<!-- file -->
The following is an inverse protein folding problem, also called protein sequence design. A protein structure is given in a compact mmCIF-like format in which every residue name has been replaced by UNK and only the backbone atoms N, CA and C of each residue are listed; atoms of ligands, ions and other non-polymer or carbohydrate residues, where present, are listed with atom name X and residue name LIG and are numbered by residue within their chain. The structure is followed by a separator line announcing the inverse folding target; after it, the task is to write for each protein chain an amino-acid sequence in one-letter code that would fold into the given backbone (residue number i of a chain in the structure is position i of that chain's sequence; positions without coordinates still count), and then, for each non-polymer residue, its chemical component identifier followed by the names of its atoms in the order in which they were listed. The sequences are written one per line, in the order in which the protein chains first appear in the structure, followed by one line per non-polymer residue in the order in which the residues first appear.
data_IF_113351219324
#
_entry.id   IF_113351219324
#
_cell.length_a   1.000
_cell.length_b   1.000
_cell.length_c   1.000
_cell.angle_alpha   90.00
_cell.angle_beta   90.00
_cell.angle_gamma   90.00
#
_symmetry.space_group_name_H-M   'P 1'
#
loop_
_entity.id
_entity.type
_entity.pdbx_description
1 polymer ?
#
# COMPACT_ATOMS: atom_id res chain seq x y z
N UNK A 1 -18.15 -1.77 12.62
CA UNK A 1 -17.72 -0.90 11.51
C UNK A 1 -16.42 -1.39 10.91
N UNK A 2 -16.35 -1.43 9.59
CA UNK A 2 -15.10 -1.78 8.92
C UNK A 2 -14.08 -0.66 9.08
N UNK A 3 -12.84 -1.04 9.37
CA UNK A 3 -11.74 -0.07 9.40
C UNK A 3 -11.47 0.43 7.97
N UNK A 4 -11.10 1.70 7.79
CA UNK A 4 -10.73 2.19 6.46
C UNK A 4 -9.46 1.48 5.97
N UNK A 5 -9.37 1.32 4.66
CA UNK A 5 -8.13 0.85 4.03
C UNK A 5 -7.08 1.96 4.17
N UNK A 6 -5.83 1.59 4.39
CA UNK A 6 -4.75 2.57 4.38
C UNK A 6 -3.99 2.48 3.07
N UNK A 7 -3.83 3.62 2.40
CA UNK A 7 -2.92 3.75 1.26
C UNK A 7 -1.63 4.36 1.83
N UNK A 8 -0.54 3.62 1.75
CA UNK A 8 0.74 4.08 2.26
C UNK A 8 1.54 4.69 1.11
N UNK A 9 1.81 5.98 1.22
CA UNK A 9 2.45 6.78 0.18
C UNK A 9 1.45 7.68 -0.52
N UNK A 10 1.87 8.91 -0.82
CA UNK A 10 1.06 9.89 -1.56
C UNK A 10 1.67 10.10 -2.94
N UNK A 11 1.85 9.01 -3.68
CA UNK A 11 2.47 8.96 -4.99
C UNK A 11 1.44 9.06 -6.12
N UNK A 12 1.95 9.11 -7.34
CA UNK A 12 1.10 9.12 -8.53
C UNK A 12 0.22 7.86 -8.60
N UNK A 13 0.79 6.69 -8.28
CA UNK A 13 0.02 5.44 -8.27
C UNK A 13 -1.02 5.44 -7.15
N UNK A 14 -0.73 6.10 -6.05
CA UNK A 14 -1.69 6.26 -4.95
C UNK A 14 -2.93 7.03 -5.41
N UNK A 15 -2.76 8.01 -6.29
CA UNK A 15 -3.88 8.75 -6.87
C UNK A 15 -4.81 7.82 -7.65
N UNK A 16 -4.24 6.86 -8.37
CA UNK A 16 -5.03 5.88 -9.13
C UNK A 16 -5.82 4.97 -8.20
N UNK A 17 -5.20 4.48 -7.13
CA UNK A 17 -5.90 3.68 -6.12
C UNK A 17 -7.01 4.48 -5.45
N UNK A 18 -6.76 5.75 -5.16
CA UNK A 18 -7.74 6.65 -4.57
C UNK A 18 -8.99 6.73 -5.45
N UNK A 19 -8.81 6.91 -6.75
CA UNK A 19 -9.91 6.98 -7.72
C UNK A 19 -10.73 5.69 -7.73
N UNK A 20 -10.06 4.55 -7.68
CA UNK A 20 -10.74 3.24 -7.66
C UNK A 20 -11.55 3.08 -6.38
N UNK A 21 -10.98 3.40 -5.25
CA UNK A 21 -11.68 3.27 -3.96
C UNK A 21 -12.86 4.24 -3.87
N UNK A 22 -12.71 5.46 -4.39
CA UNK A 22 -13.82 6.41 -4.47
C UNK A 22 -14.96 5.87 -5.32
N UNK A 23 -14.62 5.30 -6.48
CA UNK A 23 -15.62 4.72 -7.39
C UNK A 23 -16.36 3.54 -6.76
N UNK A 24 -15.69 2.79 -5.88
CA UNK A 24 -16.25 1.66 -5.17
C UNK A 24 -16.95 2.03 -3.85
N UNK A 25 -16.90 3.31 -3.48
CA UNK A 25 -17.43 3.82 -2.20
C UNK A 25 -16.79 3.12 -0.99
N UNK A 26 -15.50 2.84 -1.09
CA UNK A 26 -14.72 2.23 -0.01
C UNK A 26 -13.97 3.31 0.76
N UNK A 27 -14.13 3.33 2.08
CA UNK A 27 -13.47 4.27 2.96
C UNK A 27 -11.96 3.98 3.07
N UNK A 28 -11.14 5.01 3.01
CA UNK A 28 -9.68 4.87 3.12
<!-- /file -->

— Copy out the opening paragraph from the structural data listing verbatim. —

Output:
The following is an inverse protein folding problem, also called protein sequence design. A protein structure is given in a compact mmCIF-like format in which every residue name has been replaced by UNK and only the backbone atoms N, CA and C of each residue are listed; atoms of ligands, ions and other non-polymer or carbohydrate residues, where present, are listed with atom name X and residue name LIG and are numbered by residue within their chain. The structure is followed by a separator line announcing the inverse folding target; after it, the task is to write for each protein chain an amino-acid sequence in one-letter code that would fold into the given backbone (residue number i of a chain in the structure is position i of that chain's sequence; positions without coordinates still count), and then, for each non-polymer residue, its chemical component identifier followed by the names of its atoms in the order in which they were listed. The sequences are written one per line, in the order in which the protein chains first appear in the structure, followed by one line per non-polymer residue in the order in which the residues first appear.